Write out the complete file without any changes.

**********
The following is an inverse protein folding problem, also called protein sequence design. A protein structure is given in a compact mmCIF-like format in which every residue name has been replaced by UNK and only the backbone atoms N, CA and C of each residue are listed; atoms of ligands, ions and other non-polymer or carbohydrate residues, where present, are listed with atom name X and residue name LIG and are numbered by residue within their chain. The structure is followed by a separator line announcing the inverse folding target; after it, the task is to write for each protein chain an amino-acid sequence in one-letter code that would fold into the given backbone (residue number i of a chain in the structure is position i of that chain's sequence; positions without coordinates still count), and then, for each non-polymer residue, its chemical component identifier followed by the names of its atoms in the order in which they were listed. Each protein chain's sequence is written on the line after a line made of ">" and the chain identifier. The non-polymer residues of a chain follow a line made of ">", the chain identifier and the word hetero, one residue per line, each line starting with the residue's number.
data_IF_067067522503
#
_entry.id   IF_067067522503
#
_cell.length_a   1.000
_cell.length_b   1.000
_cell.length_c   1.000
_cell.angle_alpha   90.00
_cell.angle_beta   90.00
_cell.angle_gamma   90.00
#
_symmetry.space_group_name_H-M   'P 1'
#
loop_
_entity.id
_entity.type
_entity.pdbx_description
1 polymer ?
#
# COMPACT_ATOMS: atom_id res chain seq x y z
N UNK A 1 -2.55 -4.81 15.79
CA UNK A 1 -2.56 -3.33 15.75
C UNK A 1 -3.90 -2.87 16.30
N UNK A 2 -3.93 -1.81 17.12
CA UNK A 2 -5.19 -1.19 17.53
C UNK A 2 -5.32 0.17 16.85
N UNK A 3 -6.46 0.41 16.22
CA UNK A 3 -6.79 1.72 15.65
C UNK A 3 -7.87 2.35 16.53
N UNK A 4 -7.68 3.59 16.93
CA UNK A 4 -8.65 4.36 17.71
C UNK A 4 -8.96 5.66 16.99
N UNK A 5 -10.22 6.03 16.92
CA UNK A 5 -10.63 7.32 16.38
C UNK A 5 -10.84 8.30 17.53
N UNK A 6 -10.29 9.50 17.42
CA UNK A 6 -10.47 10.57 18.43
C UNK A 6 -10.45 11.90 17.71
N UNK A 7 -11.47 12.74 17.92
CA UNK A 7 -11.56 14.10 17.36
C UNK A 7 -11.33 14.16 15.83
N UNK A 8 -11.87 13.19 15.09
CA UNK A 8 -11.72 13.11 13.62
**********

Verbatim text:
The following is an inverse protein folding problem, also called protein sequence design. A protein structure is given in a compact mmCIF-like format in which every residue name has been replaced by UNK and only the backbone atoms N, CA and C of each residue are listed; atoms of ligands, ions and other non-polymer or carbohydrate residues, where present, are listed with atom name X and residue name LIG and are numbered by residue within their chain. The structure is followed by a separator line announcing the inverse folding target; after it, the task is to write for each protein chain an amino-acid sequence in one-letter code that would fold into the given backbone (residue number i of a chain in the structure is position i of that chain's sequence; positions without coordinates still count), and then, for each non-polymer residue, its chemical component identifier followed by the names of its atoms in the order in which they were listed. Each protein chain's sequence is written on the line after a line made of ">" and the chain identifier. The non-polymer residues of a chain follow a line made of ">", the chain identifier and the word hetero, one residue per line, each line starting with the residue's number.
data_IF_067067522503
#
_entry.id   IF_067067522503
#
_cell.length_a   1.000
_cell.length_b   1.000
_cell.length_c   1.000
_cell.angle_alpha   90.00
_cell.angle_beta   90.00
_cell.angle_gamma   90.00
#
_symmetry.space_group_name_H-M   'P 1'
#
loop_
_entity.id
_entity.type
_entity.pdbx_description
1 polymer ?
#
# COMPACT_ATOMS: atom_id res chain seq x y z
N UNK A 1 -2.55 -4.81 15.79
CA UNK A 1 -2.56 -3.33 15.75
C UNK A 1 -3.90 -2.87 16.30
N UNK A 2 -3.93 -1.81 17.12
CA UNK A 2 -5.19 -1.19 17.53
C UNK A 2 -5.32 0.17 16.85
N UNK A 3 -6.46 0.41 16.22
CA UNK A 3 -6.79 1.72 15.65
C UNK A 3 -7.87 2.35 16.53
N UNK A 4 -7.68 3.59 16.93
CA UNK A 4 -8.65 4.36 17.71
C UNK A 4 -8.96 5.66 16.99
N UNK A 5 -10.22 6.03 16.92
CA UNK A 5 -10.63 7.32 16.38
C UNK A 5 -10.84 8.30 17.53
N UNK A 6 -10.29 9.50 17.42
CA UNK A 6 -10.47 10.57 18.43
C UNK A 6 -10.45 11.90 17.71
N UNK A 7 -11.47 12.74 17.92
CA UNK A 7 -11.56 14.10 17.36
C UNK A 7 -11.33 14.16 15.83
N UNK A 8 -11.87 13.19 15.09
CA UNK A 8 -11.72 13.11 13.62